Although bronchial allergen challenge (BAC) is occasionally used to distinguish patients with allergic asthma among those with atopic asthma, it is currently considered a research tool without any protocols for use beyond diagnosing mild asthma and fulfilling study needs, according to Ioana Agache, MD, and colleagues.


Expanding Bronchial Allergen Challenge Application

A European Academy of Allergy and Clinical Immunology (EAACI) Task Force was assembled to address this limited use of BAC in AA diagnosis and care. According to the task force, “The correct diagnosis of AA might help select patients for immunomodulatory therapies. The clinical implementation of BAC could ultimately translate into better phenotyping of asthmatics in real life, and into a more accurate selection of patients for long-term and costly management pathways.”

For the position paper, Dr. Agache and team analyzed the literature on the topic and scrutinized the methodological aspects of BAC to determine its implementation into a protocol beyond occupational asthma. Some challenges that clinicians have noted in the application of BAC include the need for appropriate facilities with trained staff, long observation periods with the possibility of a late asthmatic response, and the allergens used eliciting more intense bronchoconstriction than other stimuli.


Path Toward Better Treatment

Recent advancements in the treatment of AA with allergen immunotherapy include sublingual tablets of house dust mite extract (HDM-SLT). However, this treatment requires distinguishing between AA and asthma with atopic sensitization, which makes BAC a necessary diagnostic tool.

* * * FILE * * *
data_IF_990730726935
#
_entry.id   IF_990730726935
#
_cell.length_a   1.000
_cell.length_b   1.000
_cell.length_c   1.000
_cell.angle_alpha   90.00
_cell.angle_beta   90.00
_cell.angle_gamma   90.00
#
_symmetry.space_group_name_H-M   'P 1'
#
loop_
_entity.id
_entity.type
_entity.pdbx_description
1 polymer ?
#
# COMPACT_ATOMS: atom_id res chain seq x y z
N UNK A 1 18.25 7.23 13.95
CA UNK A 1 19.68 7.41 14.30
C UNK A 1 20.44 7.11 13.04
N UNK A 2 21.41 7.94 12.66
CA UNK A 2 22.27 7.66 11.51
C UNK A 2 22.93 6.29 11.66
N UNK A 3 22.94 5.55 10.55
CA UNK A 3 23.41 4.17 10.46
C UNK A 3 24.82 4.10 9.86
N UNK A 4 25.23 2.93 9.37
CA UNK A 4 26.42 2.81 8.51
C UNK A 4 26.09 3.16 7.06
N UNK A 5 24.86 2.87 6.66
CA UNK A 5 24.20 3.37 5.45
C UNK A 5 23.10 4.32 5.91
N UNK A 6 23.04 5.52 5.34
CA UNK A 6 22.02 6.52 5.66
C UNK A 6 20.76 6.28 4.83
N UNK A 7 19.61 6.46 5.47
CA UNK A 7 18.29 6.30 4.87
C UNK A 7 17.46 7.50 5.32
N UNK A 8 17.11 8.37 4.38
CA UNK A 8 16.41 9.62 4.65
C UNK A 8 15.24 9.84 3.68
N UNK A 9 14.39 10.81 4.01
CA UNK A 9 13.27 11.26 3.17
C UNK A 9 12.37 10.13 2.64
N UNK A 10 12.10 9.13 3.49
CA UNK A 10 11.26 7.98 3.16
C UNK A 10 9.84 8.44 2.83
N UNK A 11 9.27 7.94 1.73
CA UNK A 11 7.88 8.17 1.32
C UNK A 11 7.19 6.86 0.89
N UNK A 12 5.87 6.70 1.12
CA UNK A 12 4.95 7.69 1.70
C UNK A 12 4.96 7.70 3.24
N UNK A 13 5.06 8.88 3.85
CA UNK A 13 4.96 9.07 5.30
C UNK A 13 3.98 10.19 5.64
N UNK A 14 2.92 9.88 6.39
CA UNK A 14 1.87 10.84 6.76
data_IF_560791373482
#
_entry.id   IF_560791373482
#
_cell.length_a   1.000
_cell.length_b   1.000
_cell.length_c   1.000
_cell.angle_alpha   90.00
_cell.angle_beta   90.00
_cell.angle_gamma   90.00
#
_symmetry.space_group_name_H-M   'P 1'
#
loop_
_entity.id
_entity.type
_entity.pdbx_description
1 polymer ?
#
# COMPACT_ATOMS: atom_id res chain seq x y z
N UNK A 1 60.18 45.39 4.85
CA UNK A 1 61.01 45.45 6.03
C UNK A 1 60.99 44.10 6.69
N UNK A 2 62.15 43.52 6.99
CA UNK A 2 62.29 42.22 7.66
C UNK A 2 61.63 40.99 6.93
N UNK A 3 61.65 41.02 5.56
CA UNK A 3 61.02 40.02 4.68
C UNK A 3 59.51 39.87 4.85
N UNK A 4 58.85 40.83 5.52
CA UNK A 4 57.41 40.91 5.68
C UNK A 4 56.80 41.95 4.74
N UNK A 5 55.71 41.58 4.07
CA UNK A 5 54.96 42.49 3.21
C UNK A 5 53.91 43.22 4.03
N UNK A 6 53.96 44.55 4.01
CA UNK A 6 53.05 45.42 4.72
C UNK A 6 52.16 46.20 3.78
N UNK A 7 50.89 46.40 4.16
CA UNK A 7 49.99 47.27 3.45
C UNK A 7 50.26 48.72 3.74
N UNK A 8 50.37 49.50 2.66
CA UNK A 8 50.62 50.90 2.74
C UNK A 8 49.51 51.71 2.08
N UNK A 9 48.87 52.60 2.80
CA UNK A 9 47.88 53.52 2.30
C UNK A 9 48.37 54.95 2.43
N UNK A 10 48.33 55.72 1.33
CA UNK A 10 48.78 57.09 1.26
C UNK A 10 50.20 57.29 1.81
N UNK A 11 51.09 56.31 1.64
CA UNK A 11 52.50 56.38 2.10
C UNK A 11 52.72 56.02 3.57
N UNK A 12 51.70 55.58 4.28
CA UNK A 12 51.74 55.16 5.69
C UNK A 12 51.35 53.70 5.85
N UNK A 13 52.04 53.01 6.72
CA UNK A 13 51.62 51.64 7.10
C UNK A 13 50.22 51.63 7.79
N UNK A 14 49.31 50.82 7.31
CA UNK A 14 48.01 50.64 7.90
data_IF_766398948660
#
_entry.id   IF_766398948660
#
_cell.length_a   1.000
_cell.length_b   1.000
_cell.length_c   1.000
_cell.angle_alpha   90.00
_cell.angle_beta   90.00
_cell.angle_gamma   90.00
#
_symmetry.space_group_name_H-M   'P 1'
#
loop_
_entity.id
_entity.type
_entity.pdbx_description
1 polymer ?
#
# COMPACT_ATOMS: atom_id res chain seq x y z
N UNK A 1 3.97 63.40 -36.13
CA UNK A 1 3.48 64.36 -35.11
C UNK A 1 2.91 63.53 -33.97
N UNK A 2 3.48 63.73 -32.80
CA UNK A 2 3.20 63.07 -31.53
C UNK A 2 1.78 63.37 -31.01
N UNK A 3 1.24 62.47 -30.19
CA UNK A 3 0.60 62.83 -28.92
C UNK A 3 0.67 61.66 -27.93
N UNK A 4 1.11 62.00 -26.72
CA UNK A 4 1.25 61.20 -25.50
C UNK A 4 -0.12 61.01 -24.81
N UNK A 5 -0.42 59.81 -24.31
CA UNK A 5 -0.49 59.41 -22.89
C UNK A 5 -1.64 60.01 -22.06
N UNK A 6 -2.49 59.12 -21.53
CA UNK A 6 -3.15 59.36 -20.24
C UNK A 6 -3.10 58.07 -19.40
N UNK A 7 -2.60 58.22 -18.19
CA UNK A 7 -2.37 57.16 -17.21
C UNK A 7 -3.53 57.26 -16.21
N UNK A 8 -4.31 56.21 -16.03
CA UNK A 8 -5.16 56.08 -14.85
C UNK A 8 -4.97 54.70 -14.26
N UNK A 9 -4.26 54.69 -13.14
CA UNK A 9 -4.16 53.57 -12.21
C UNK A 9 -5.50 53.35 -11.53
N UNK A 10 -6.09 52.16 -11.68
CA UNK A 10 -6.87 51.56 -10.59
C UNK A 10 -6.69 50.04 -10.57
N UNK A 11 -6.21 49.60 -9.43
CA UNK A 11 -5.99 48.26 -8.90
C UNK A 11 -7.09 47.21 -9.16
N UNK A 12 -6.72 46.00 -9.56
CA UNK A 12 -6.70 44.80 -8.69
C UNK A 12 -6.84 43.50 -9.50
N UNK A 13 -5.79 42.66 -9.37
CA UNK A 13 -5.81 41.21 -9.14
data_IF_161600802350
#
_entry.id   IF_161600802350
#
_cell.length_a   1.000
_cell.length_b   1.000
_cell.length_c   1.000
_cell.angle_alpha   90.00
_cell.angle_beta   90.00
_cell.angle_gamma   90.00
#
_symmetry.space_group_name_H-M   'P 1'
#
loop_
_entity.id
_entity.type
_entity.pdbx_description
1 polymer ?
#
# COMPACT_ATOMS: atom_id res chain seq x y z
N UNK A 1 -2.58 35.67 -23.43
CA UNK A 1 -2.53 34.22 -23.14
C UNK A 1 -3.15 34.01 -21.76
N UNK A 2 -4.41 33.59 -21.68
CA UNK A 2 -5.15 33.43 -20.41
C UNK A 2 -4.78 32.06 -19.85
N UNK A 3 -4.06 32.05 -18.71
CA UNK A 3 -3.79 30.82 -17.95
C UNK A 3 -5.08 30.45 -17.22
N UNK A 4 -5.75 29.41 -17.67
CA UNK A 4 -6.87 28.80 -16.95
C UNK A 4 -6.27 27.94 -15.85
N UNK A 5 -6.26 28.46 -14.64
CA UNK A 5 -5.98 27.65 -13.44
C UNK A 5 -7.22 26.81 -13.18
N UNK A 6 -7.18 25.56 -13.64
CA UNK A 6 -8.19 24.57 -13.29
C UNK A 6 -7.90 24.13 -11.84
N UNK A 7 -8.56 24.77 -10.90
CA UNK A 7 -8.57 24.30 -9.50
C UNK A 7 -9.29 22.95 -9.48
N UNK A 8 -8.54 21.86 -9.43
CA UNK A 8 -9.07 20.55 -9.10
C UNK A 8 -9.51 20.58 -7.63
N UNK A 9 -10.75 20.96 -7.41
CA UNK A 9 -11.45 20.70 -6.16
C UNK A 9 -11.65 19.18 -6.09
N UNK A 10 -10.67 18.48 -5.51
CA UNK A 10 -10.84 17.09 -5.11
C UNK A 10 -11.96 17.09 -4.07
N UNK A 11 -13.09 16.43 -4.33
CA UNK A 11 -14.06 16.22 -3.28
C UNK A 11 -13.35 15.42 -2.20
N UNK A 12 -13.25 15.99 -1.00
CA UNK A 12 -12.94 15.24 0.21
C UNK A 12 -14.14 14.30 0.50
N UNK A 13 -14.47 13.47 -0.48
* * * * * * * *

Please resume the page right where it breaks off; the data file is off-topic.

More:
The proposed methodology provided by the task force included recommendations for an appropriate clinical setting in which to perform BAC with the necessary equipment and trained staff. The test should be performed in the morning with the patient arriving 30 minutes before the test and refraining from strenuous activity. For pollen allergens, the test should be performed outside the pollination season.

A withdrawal period of 24-48 hours for inhaled corticosteroids (ICS) should be considered along with any other anti-inflammatory or anti-asthmatic drugs, according to  Dr. Agache and colleagues. Allergen extracts that have been manufactured specifically for use in BAC should be applied whenever possible and those extracts manufactured for a skin prick test are not recommended for BAC.

Patients undergoing BAC should never be left unsupervised, and once an early asthmatic reaction is detected, the patient should be treated with salbutamol. Safety concerns were emphasized by the task force, as BAC can occasionally result in life-threatening bronchoconstriction. However, when properly performed, BAC can provide a more accurate characterization of asthma patients than currently used approaches alone, which can open the possibility of a more individualized and effective treatment regimen.